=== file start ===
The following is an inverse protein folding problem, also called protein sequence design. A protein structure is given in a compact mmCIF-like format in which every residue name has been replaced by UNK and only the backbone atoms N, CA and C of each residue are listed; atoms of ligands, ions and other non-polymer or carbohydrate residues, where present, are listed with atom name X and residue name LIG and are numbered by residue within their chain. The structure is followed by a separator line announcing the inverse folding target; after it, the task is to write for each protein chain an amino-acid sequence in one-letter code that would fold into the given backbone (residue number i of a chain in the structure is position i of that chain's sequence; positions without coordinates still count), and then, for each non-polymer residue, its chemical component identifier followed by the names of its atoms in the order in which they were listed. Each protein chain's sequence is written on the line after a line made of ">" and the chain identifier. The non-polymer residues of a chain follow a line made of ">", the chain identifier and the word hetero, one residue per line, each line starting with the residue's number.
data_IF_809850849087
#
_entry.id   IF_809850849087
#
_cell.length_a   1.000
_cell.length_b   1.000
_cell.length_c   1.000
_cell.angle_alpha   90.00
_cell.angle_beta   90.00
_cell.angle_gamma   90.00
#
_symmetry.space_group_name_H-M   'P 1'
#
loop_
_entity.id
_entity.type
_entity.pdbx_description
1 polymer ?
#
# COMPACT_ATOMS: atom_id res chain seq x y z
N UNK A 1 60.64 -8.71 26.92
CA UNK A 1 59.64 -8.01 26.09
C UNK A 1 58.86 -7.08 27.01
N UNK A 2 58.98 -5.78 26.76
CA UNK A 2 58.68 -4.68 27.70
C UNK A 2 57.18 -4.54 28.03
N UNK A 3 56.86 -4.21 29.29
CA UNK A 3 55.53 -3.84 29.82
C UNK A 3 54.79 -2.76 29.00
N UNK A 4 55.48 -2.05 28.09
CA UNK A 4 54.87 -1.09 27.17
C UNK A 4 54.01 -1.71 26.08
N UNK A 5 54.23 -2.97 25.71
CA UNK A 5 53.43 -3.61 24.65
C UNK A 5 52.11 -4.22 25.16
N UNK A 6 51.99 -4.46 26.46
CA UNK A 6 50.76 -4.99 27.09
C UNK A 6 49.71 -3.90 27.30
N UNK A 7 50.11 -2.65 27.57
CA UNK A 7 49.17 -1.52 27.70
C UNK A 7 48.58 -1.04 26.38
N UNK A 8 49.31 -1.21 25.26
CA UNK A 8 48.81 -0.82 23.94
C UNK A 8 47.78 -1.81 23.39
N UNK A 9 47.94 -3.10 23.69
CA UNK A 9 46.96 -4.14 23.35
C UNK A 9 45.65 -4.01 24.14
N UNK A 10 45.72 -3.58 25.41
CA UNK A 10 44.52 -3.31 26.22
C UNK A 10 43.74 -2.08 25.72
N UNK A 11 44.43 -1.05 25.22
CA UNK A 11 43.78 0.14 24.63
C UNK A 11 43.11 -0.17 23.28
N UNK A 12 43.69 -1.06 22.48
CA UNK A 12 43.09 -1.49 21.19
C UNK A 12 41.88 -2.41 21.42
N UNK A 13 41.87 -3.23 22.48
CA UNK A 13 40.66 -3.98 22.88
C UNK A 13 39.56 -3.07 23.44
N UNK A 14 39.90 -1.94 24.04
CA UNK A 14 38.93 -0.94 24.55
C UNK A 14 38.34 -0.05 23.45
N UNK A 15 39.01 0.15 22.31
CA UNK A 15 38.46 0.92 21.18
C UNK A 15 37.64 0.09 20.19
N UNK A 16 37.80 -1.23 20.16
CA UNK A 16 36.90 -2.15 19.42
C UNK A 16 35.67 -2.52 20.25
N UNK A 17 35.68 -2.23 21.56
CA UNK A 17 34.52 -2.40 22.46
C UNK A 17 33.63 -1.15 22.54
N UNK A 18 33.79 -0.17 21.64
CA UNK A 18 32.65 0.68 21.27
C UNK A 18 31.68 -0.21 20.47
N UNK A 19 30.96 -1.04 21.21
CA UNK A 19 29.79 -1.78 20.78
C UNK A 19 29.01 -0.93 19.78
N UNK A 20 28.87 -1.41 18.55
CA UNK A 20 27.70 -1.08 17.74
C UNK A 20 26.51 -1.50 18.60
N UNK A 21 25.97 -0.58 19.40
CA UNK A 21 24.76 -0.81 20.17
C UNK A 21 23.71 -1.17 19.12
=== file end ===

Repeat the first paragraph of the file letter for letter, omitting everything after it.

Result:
The following is an inverse protein folding problem, also called protein sequence design. A protein structure is given in a compact mmCIF-like format in which every residue name has been replaced by UNK and only the backbone atoms N, CA and C of each residue are listed; atoms of ligands, ions and other non-polymer or carbohydrate residues, where present, are listed with atom name X and residue name LIG and are numbered by residue within their chain. The structure is followed by a separator line announcing the inverse folding target; after it, the task is to write for each protein chain an amino-acid sequence in one-letter code that would fold into the given backbone (residue number i of a chain in the structure is position i of that chain's sequence; positions without coordinates still count), and then, for each non-polymer residue, its chemical component identifier followed by the names of its atoms in the order in which they were listed. Each protein chain's sequence is written on the line after a line made of ">" and the chain identifier. The non-polymer residues of a chain follow a line made of ">", the chain identifier and the word hetero, one residue per line, each line starting with the residue's number.